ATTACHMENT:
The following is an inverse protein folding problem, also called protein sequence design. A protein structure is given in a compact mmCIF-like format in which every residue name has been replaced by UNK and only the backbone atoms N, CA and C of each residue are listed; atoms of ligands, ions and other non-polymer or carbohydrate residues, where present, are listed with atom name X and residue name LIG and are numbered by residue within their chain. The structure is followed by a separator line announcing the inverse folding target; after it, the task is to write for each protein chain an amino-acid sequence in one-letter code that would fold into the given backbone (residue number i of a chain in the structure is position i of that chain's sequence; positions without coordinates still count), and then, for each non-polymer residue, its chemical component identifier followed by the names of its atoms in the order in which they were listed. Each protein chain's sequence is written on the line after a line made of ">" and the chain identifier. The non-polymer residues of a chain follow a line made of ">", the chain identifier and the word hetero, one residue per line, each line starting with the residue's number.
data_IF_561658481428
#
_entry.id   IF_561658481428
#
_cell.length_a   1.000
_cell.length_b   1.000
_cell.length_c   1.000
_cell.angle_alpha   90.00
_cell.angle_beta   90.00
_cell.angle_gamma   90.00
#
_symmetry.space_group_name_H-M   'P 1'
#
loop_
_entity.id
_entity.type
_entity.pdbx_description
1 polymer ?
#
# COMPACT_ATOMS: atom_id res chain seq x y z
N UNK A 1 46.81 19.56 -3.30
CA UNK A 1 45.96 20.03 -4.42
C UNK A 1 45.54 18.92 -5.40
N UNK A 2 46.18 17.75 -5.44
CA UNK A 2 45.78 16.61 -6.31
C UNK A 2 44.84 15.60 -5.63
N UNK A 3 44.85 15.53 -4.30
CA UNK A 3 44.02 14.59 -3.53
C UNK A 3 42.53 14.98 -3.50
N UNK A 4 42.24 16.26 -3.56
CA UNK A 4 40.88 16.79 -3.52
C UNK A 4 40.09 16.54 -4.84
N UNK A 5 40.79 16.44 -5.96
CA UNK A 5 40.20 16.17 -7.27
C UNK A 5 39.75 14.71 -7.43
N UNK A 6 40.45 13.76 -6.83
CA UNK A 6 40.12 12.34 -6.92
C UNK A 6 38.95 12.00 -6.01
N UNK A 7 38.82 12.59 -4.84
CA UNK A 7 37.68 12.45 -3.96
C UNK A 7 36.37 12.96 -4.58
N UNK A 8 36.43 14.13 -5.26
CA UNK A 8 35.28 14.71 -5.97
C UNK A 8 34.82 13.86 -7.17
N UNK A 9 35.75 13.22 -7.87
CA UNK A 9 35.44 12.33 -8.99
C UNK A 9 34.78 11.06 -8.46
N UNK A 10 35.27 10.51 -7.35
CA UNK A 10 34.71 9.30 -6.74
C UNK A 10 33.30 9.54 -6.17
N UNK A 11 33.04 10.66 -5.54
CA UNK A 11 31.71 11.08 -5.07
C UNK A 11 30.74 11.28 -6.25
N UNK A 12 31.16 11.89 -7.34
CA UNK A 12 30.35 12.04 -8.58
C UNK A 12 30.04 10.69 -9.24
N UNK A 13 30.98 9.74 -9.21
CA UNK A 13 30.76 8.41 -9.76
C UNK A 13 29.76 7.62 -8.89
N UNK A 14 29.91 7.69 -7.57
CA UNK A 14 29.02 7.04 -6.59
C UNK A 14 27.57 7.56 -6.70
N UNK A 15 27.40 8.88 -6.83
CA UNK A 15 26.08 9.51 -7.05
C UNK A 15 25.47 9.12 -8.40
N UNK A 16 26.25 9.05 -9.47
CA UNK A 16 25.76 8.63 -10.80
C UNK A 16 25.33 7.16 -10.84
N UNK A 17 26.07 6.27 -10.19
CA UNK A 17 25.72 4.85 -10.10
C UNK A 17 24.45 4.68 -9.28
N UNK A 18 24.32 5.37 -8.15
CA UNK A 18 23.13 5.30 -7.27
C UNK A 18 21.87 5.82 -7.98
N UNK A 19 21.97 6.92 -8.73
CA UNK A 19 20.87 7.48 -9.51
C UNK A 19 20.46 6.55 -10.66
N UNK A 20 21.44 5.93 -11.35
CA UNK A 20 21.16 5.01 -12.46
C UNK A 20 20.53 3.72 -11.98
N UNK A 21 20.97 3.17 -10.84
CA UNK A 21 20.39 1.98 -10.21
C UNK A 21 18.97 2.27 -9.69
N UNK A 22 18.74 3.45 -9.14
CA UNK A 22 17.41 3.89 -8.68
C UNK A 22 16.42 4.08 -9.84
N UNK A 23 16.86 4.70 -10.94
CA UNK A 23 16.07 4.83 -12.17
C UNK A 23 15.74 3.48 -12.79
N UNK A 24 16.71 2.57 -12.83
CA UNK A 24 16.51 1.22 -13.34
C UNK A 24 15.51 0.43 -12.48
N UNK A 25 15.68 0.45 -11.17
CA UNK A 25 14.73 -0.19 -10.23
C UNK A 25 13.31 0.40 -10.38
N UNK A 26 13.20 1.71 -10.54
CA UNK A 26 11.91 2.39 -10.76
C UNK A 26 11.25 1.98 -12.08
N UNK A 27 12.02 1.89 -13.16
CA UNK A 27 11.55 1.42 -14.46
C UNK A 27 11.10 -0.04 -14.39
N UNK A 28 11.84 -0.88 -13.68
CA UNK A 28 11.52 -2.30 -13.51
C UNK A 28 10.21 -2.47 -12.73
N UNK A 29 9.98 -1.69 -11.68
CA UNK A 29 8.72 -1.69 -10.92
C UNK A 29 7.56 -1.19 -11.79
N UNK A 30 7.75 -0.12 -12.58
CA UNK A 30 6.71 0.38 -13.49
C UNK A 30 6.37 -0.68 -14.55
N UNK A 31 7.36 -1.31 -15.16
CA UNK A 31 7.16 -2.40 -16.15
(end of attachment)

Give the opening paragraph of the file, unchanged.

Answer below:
The following is an inverse protein folding problem, also called protein sequence design. A protein structure is given in a compact mmCIF-like format in which every residue name has been replaced by UNK and only the backbone atoms N, CA and C of each residue are listed; atoms of ligands, ions and other non-polymer or carbohydrate residues, where present, are listed with atom name X and residue name LIG and are numbered by residue within their chain. The structure is followed by a separator line announcing the inverse folding target; after it, the task is to write for each protein chain an amino-acid sequence in one-letter code that would fold into the given backbone (residue number i of a chain in the structure is position i of that chain's sequence; positions without coordinates still count), and then, for each non-polymer residue, its chemical component identifier followed by the names of its atoms in the order in which they were listed. Each protein chain's sequence is written on the line after a line made of ">" and the chain identifier. The non-polymer residues of a chain follow a line made of ">", the chain identifier and the word hetero, one residue per line, each line starting with the residue's number.